Fig. 4
Fig. 4

E-SP cells originate from a tissue other than the BM. a FACS analysis of cells from the adipose tissue of EGFP-BM transplanted mice. The dashed boxed area indicates CD45+CD31 hematopoietic cells, and the red box indicates CD31+CD45 ECs. b Histogram showing EGFP intensity in hematopoietic cells gated in a. c Hoechst analysis of ECs gated in a. The blue box indicates E-SP cells. d Intensity of EGFP in ECs (red line) gated in a and E-SP cells (blue line) gated in c

CD157 is highly expressed by E-SP cells

Finally, we examined the relationship between E-SP cells and CD157+ vascular endothelial stem cells (VESCs). Previously, we reported that CD157 is highly expressed in E-SP cells and is a marker of VESCs [16]. To assess whether the adipose- or skin-derived E-SP cells express CD157, we performed FACS analysis (Fig. 5a). We found that the percentage of CD157+ cells in E-SP populations derived from adipose tissue and skin was 10.3 ± 1.70% and 27.1 ± 2.84%, respectively (Fig. 5b, c). In contrast, the percentage of CD157+ E-MP cells derived from these two tissues was 2.70 ± 0.21% and 9.80 ± 1.42%, respectively (Fig. 5b, d). These data indicate that a larger number of adipose tissue and skin E-SP cells are positive for CD157 relative to E-MP cells.
Fig. 5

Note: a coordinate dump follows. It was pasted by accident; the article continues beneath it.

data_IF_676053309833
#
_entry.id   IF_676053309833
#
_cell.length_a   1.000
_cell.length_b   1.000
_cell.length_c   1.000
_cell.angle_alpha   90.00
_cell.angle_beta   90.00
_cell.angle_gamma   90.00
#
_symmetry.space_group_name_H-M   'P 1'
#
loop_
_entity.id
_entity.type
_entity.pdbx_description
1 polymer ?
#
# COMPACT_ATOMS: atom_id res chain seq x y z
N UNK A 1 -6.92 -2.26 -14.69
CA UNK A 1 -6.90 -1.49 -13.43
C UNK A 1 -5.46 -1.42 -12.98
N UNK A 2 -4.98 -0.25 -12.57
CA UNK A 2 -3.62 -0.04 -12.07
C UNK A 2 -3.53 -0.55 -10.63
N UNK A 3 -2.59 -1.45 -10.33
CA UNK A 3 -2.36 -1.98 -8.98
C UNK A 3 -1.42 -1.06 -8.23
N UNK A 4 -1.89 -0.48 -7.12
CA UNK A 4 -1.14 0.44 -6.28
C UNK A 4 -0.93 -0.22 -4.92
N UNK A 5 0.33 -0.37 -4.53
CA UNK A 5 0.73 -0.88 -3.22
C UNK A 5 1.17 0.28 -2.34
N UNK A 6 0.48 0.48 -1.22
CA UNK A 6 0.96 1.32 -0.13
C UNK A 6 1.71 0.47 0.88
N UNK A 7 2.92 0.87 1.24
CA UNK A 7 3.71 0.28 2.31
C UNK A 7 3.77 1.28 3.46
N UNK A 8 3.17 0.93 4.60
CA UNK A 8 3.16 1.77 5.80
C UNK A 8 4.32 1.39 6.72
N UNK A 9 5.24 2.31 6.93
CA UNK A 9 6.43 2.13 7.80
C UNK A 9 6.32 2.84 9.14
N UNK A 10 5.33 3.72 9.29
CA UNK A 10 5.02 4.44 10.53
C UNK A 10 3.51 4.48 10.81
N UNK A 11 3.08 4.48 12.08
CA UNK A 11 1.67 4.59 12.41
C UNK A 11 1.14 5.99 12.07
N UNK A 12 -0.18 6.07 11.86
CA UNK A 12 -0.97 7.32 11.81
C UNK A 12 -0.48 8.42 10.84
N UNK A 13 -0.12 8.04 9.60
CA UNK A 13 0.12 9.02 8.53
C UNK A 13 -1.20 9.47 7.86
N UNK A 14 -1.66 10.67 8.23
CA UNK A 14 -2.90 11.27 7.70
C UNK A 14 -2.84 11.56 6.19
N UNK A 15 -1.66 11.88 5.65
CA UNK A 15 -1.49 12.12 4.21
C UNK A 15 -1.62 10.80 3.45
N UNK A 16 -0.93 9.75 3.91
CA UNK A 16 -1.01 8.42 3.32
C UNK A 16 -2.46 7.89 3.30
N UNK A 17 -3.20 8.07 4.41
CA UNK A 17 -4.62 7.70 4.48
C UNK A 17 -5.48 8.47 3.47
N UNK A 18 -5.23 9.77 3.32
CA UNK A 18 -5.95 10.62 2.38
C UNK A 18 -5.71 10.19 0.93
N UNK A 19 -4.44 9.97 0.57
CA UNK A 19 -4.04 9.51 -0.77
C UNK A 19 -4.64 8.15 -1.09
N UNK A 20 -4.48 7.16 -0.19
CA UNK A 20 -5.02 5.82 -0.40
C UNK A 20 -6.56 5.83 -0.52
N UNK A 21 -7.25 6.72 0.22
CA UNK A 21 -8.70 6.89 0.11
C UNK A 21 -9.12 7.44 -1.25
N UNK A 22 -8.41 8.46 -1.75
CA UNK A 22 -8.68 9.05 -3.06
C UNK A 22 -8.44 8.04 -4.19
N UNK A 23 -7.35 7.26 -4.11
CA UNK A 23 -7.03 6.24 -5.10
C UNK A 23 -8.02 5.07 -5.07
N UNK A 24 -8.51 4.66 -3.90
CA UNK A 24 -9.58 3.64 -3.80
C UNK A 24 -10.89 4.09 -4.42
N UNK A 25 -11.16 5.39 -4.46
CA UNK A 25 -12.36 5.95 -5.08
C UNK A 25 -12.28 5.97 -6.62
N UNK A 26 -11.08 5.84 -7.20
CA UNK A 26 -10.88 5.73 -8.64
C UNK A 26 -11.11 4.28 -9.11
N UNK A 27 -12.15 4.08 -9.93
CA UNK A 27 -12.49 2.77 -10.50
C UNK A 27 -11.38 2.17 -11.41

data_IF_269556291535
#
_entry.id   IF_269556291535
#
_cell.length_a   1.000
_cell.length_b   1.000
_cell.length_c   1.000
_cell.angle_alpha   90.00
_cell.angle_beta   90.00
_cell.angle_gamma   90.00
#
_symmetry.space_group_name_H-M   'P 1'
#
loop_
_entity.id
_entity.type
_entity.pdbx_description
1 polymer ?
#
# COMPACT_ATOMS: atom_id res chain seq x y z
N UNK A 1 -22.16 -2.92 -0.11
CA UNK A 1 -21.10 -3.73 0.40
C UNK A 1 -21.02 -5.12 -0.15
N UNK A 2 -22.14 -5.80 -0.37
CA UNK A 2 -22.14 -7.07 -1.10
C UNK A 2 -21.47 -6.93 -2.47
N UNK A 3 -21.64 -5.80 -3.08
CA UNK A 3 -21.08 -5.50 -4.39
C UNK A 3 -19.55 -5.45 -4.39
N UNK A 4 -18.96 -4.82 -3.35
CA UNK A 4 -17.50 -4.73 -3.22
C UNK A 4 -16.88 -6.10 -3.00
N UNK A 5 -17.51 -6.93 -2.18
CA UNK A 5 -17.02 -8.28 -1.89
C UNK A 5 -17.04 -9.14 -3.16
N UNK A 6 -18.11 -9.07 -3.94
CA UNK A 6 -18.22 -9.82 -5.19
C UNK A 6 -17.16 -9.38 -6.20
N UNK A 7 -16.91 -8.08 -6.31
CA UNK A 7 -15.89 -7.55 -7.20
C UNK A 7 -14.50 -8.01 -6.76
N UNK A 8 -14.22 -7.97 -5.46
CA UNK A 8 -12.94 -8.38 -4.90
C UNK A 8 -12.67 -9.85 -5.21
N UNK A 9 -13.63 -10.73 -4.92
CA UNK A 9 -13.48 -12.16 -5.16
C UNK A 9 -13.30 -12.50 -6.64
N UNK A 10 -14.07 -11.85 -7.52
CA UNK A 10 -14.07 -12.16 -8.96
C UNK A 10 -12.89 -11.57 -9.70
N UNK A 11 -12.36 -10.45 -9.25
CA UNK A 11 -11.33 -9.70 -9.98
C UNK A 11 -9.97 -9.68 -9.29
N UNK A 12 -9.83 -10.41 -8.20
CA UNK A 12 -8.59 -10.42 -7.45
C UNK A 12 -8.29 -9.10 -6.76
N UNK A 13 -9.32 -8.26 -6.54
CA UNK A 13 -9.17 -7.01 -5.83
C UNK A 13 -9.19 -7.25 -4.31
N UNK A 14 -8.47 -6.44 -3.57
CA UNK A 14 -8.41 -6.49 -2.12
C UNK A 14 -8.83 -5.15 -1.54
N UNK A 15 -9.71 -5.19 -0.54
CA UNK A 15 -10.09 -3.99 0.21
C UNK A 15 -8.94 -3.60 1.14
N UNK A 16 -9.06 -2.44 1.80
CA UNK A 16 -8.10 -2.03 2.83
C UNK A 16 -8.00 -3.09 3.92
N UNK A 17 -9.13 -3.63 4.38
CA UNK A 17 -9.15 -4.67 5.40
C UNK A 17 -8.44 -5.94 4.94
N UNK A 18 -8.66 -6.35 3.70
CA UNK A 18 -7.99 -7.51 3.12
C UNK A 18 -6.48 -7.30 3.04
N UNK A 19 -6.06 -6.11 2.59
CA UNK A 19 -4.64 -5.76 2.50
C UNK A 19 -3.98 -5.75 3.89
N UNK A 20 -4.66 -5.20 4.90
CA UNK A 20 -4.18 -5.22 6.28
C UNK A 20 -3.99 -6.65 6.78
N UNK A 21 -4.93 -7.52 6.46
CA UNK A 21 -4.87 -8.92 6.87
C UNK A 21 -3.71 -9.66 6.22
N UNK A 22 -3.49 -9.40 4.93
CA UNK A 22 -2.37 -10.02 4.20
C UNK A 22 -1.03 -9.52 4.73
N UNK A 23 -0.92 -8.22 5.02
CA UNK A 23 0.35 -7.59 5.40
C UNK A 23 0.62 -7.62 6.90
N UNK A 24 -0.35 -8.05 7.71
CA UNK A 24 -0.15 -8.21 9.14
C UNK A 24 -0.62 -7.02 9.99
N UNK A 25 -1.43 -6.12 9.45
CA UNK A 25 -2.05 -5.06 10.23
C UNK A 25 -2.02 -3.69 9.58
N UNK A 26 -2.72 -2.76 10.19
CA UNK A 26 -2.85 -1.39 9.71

Fig. 5

Enrichment of CD157+ endothelial stem cells in SP fractions. a FACS analysis of ECs from adipose and skin tissues. The boxes indicate CD31+CD45 ECs. b Hoechst analysis of ECs gated in a. The gate surrounded by the red line indicates SP cells and the box indicates MP cells. c Analysis of CD157+ cells in E-SP cells gated in b. d Analysis of CD157+ cells in E-MP cells gated in b


In this report, we show the existence of E-SP cells in adipose tissue, skin, and placenta, good cell sources for tissue regeneration therapy because of their easy accessibility. Although E-SP cells in the adipose tissue and skin contain ECs with highly proliferative ability, those in the placenta lost this ability.

One possible reason of this difference is that the placenta is not permanently required and is excreted after delivery of the baby. Therefore, there is no need to maintain a stem cell population of ECs in the placenta, and endothelial progenitors are only required to generate transient tissue generation. However, we could not completely deny the existence of an endothelial stem cell population in the placenta, and further analyses are required to demonstrate our hypothesis.

Thus far, BM cells have been considered the sources for vascular regeneration [11, 12]. Our study shows that E-SP cells do not originate from the BM. Since the origin of E-SP cells has not been elucidated yet, further analysis on the development of E-SP cells during embryogenesis may clarify their origin.